In a recent session, the Tenafly School Board grappled with pressing infrastructural issues and the poignant remembrances of lives lost during the September 11 attacks. Topping the priority list was the contentious topic of a vital $2 million flood mitigation project at the Smith School, which experienced exacerbated flooding issues during recent storms, including Hurricane Ida. The board is considering boosting the forthcoming referendum amount by $2 million to facilitate the project, aiming for state approval ahead of the decisive March 12, 2024 vote.
Financial deliberations largely centered on the proposed flood mitigation plan, which has become a matter of urgency in light of more frequent weather-related incidents. A tentative agreement was reached to augment the total referendum cost by $2 million to finance the necessary work, with the possibility of utilizing FEMA aid of around $400,000 as a fallback option. The board exhibited a united front, resolved to tackle the frequent flooding issues plaguing the Smith School, while ensuring ethical financial decisions, including a potential reimbursement of excess funds to the taxpayers.
Discussion on the retention of Bishop Communications for referendum publicity formed a significant portion of the meeting, with the PR firm slated to initiate a comprehensive outreach strategy in November, leveraging a referendum-specific website and a communications committee. The blueprint envisions an efficient future with modernized heating and cooling systems and addresses the recent mold issue resulting from a malfunctioned air conditioner, signaling a proactive stance in dealing with infrastructural challenges.
Board President Michelle Harris led the room in recalling the tragic event of 9/11, and highlighting its deep impact on the community which lost four residents on that day. Superintendent Dr. Michael Ben-David continued in this vein, sharing touching personal memories and invoking a quote from Hemingway, emphasizing the need to nurture future generations to “fight the good fight.”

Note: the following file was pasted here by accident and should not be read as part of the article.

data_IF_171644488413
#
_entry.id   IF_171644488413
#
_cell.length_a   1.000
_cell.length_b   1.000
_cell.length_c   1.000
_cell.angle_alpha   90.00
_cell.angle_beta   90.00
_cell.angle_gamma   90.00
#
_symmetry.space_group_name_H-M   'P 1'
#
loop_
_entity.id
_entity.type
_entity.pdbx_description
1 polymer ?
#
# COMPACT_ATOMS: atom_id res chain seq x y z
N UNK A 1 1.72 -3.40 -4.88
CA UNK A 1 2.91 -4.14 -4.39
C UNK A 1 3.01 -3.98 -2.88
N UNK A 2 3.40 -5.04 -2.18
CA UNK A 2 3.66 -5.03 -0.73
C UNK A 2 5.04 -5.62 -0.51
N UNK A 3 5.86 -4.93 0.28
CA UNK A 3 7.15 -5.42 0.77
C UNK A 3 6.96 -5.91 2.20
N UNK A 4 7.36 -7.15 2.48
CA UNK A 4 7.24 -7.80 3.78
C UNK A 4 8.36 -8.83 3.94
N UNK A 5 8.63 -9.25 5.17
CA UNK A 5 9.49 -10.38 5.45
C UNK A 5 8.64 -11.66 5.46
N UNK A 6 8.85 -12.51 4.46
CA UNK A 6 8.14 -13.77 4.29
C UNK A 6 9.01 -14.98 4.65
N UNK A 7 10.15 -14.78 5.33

Dr. Ben-David introduced student representative Ayla who detailed the school’s 9/11 remembrances and a host of forthcoming events and activities. The initiatives, including a mentorship program pairing seniors with freshmen and a spirit week, signify a determined march towards normalcy and the fostering of community spirit post the pandemic slowdown.
A report on educational advancements heralded the full distribution of Chromebooks at the high school and updates to the Genesis platform. Furthermore, the committee supported a middle school student and their Mandarin teacher’s participation in a competition in China, promising to devise a sanctioned list of competitions for future references.
The session engaged with various community concerns, including a substantial focus on the urgent requirement to replace the outdated pump system servicing the boilers at the high school. Aimed for completion by the onset of the 2024 academic year, the project aspires to enhance safety and comfort levels for both students and staff. An accompanying concern was the shortage of bus drivers, exacerbated by the pandemic, setting a platform for detailed discussions in the forthcoming October meeting.
Towards the end, the public comment section witnessed concerns raised over flooding preventive measures, especially at the Smith Elementary School. The board assured a holistic approach to prevent water logging, showcasing a collaborative spirit with the borough to develop comprehensive solutions, while waiting for increased funding through the referendum.